Movie Review: Spencer

Hell is being a member of the royal family, according to this claustrophobic Princess Diana biopic.

In romance films, the heroine marries the prince and lives happily ever after. In Spencer, this is the beginning of her literal nightmare.

Spencer is not the standard Princess Diana biopic. We don’t see her being courted by Prince Charles, nor do we see her elaborate wedding, where she blushed and trembled and wowed a country with her innocence and beauty. We don’t, mercifully, see how she died. Instead, director Pablo Larrain chooses to focus on three grueling and oppressive days—Christmas Eve, Christmas, and Boxing Day—at the Sandringham estate, where the royal family took holidays. In a cruel bit of a fate, Sandringham is right across the meadow from the home where Diana (Kristen Stewart) grew up—her old house is now boarded up and sitting empty, save for the memories. She remembers a happy childhood, with a lot of love and warmth. Now she feels trapped in a kind of hell.

Larrain is vague about the dates, but this is clearly right before Diana left Charles (Jack Farthing). She already knows about Charles’ mistress and true love Camilla Parker Bowles. In fact, to add insult to injury, Charles has given both Diana and Camilla the exact same string of pearls. In one gruesome scene, Diana imagines flinging the pearls off her neck and swallowing them whole after they drop into her soup.

Diana hates everything about her constricted life. She hates the fact that every outfit is planned out. She hates being constantly tended to. She hates the obsessive cleaving to tradition. She moans about the fact that there is no “future tense” in the royal life. “Here, past and present are the same thing,” she says. There is no spontaneity, no room for joy, for emotions, to be one’s self.

“You have to make your body do things that you hate,” says Charles tersely. At this point, that means being in the same room together.

Of course, there is at least one thing Diana loves with all her heart and that’s her two sons, William and Harry. She sneaks into their room at night and giggles and violates the strict rules and tries to give them some sense of normalcy. But even they can see what pain she’s in.

Stewart is excellent as Diana. In a way, it’s a perfect part for her. Stewart has often played a world-weary, sulking, eye-rolling ingenue who chafes against authority. This is that kind of role dialed up to eleven. But there is an adult’s bitterness and knowingness that gives her Diana more gravitas than Stewart’s previous characters. What’s more, especially in some of Diana’s more iconic outfits (she had many), she really does look like her, especially as shot by cinematographer Claire Mathon, who often bathes her in golden light. And, at least to this Yank’s ears, Stewart nails the accent.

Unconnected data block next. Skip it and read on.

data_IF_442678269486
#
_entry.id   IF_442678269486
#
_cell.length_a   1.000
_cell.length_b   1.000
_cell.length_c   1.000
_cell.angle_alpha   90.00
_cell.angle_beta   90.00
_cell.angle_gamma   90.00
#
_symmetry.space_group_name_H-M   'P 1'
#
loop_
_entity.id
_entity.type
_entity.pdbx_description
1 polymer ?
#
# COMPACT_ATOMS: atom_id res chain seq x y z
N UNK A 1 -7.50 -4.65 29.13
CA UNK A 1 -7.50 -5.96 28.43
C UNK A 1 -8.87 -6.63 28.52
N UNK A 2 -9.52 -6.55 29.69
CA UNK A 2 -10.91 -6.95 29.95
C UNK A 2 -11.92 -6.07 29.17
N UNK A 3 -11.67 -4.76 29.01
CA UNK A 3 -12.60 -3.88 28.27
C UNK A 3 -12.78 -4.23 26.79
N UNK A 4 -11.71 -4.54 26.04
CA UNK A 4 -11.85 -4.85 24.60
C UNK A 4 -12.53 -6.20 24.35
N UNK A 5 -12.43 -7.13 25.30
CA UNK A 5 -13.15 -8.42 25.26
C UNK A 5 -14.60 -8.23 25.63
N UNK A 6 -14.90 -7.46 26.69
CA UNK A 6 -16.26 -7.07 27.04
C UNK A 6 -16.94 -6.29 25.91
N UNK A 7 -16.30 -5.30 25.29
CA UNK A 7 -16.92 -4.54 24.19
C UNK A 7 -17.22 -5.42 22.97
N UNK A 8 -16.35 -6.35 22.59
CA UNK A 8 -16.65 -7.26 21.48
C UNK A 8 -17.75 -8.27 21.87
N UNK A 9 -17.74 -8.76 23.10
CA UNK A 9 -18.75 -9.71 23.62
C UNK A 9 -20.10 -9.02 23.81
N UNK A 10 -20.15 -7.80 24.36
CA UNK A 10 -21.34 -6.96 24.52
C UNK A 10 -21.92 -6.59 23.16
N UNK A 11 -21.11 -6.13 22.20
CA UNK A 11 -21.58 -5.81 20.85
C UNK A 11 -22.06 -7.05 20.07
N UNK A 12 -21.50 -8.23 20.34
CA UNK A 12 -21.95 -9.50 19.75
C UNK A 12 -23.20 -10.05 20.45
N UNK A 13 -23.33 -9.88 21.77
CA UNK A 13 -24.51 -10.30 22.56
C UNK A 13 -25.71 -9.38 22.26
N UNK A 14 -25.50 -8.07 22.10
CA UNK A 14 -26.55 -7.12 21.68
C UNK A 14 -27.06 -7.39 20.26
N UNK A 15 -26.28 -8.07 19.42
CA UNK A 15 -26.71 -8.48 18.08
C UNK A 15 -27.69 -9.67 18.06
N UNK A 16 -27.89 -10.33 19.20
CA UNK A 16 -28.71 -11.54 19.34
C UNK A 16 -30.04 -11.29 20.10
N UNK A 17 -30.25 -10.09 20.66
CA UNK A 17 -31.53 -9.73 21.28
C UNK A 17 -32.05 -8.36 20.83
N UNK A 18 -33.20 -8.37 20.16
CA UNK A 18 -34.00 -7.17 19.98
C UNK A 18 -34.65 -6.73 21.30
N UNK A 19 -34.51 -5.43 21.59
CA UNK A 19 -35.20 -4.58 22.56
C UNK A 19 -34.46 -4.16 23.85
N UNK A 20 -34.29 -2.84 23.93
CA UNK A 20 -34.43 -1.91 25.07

Spencer is claustrophobic, by design. All dark halls and thick curtains and airless rooms. Diana really is trapped in a haunted house—she keeps seeing visions of Anne Boleyn (who was falsely accused of adultery and beheaded by King Henry VIII, you’ll recall). Jonny Greenwood’s score, some classical music, but mostly tetchy avant-garde jazz, adds to the sense of impending doom.

At times, the directing is a bit too claustrophobic for my taste. What’s more, Larrain and screenwriter Steven Knight never met a metaphor they didn’t love. Wild horses (bucking against captivity), pheasants (bred simply to be hunted and killed), curtains (stapled closed to cut off the real world), pearls (representing appearance vs. reality), currency (both what Diana feels like and where a likeness of her face may one day reside)—are all bathed in double meaning. It’s a metaphorapalooza!

The whole thing might be impossibly oppressive were it not for those few scenes with her boys and, especially, her scenes with her favorite lady-in-waiting, Maggie (an excellent Sally Hawkins). Maggie is the only person she can confide in. The only person she can “keep it real” with. And she values her beyond all measure. Toward the end of the film, the two women escape to the beach and are able to briefly laugh and frolic. It’s an extreme relief to see Diana smile.

She needs it—and at that point, so do we.


Spencer is now playing at the Charles Theatre and other local theaters.